Everything as something else


When I read John Banville’s novel, The Sea, some years ago, one statement stuck in my head, when the narrator observed: ‘Everything now reminds me of something else.’ It stayed with me because this seemed increasingly my own case. If you have an associative memory, in which details tend to cling to others like burrs, as the sheer quantity of matter in that memory becomes unmanageable, it’s increasingly difficult to dredge up a thing cleanly. ‘To see the object as it really is’—a central concern for Matthew Arnold, meaning rather to remove the incrustations of orthodoxy or class habit or cultural assumption: perfection ‘can never be reached without seeing things as they really are; and it is to this, therefore, and to no machinery in the world, that culture sticks fondly.’[1]

How much of a problem is it if something read or heard or, increasingly, seen recalls something else, quotations, images derived from similar-sounding words, parallels and echoes? And, problem or not, is it in any case avoidable—or even desirable that it should be?

‘Now, this power of suggestion is one of the most mysterious properties of words. Everyone who has ever written a sentence must be conscious or half-conscious of it. Words, English words, are full of echoes, of memories, of associations—naturally. They have been out and about, on people’s lips, in their houses, in the streets, in the fields, for so many centuries. And that is one of the chief difficulties in writing them today’. This is Virginia Woolf, who gives the example of ‘incarnadine’, adding: ‘who can use it without remembering also “multitudinous seas”?’[2]


‘Incarnadine’ isn’t a word I’d use that often anyway, to be honest, but the essential case is made and plenty of other examples confirm it. The word ‘swaddled’, for instance, is now, I think, inextricable from images of the Christ-child, even in the minds of those least-versed in Christian imagery and symbolism. Yet that’s immediately complicated by the example of the word’s use that first springs to mind, T. S. Eliot’s ‘Gerontion’, where, to borrow a phrase, ‘the quotabilities swarm’:[3]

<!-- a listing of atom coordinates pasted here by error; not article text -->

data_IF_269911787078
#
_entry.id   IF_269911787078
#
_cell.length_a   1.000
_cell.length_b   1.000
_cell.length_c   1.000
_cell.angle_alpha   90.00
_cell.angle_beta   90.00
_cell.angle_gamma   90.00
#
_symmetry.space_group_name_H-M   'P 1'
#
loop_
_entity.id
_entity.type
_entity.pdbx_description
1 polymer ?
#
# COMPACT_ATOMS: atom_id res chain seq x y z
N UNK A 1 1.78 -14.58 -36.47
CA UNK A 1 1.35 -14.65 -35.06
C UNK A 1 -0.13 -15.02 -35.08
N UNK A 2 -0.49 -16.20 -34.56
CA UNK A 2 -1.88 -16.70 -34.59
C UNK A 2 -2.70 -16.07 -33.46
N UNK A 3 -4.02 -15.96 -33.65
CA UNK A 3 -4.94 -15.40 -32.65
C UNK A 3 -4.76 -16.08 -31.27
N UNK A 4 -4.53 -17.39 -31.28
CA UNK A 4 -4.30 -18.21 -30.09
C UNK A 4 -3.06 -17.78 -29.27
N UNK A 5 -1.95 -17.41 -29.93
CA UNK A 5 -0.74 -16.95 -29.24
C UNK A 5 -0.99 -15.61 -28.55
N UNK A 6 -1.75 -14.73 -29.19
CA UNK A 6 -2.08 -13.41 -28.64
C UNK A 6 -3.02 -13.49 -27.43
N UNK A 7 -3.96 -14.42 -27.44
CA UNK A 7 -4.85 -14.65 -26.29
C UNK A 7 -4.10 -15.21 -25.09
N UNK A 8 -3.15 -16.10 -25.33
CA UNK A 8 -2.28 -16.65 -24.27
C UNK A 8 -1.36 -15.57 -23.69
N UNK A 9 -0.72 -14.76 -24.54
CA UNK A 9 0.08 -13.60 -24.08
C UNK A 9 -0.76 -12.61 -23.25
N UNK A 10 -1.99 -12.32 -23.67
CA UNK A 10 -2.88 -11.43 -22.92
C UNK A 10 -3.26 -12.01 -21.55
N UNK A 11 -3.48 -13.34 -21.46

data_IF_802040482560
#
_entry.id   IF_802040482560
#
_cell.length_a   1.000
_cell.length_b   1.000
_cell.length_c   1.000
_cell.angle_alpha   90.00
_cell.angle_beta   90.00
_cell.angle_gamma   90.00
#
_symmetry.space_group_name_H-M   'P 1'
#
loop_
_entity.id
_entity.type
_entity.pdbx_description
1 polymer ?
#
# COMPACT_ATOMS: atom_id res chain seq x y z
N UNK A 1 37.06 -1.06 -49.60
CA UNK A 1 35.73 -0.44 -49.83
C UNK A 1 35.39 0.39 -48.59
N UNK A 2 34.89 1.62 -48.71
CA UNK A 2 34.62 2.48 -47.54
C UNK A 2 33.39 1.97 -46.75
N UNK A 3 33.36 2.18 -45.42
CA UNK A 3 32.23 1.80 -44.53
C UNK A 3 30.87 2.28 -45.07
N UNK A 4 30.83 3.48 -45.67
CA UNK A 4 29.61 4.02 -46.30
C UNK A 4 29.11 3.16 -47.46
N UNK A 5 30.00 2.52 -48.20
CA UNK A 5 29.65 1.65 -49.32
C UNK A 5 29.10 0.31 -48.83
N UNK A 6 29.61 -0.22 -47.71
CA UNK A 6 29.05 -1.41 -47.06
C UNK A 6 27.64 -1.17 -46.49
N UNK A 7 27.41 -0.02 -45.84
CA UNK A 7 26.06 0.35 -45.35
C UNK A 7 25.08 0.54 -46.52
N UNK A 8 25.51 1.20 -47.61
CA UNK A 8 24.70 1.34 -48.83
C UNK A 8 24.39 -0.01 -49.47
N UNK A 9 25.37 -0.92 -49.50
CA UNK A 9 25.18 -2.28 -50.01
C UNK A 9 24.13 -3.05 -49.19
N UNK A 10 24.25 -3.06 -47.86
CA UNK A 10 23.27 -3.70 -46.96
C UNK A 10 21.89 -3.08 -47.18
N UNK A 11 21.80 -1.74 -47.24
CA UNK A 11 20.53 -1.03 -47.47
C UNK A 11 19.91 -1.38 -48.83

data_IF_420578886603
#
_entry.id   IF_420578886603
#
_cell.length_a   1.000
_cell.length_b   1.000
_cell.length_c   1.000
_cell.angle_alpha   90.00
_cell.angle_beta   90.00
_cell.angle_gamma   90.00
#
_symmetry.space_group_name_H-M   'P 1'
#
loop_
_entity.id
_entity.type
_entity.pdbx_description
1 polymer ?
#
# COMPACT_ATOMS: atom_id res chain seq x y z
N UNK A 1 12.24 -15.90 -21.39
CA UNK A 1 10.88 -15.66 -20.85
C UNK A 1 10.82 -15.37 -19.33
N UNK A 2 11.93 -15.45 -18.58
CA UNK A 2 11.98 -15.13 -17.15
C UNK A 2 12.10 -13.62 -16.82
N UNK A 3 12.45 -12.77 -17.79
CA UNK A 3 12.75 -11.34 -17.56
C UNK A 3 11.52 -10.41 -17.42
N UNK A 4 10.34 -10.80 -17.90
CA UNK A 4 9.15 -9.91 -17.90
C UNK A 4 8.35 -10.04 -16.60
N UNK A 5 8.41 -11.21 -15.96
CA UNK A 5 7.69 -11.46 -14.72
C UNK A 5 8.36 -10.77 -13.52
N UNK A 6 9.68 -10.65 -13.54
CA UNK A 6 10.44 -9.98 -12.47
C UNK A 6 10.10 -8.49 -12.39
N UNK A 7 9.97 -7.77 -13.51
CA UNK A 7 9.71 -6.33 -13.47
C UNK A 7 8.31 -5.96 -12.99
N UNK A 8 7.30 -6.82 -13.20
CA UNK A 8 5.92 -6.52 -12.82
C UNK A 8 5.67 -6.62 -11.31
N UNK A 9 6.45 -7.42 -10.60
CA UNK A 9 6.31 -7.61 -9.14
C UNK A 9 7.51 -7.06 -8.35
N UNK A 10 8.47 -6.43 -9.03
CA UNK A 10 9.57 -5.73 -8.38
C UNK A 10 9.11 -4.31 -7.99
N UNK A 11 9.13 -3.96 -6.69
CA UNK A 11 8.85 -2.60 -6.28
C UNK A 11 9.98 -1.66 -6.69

Signs are taken for wonders. ‘We would see a sign!’
The word within a word, unable to speak a word,
Swaddled with darkness. In the juvescence of the year
Came Christ the tiger


The poem is two and a half pages long; the commentary, twenty. ‘Swaddled with darkness’? ‘The Book of Job’ (38, 9) via a sermon of Lancelot Andrewes.[4]

But the Banville, yes. At some point, without foreboding or focused intention, but merely happenstance (how often and how genuinely are things ‘merely happenstance’?), I browsed my way back to it and noticed (of course) that what I recalled so vividly was not present at all. He had actually written: ‘…everything for me is something else, it is a thing I notice increasingly.’[5]

And (of course) this, or something like it, had cropped up before; many times, probably, but one occurs to me without searching or straining. Towards the end of To the Lighthouse, James, the Ramsay son to whom the first words of the novel are addressed, recalls what the lighthouse has meant to him in the past and compares it with the reality of the structure very close to him, as the boat journey to the rocks on which it stands is almost ended. And he understands that ‘the Lighthouse’ is neither one thing nor the other, not simply, not always. ‘For nothing was simply one thing.’[6] And in Orlando, a work notable above all, I suppose, for changeability, mutability and instability: ‘Everything, in fact, was something else.’[7]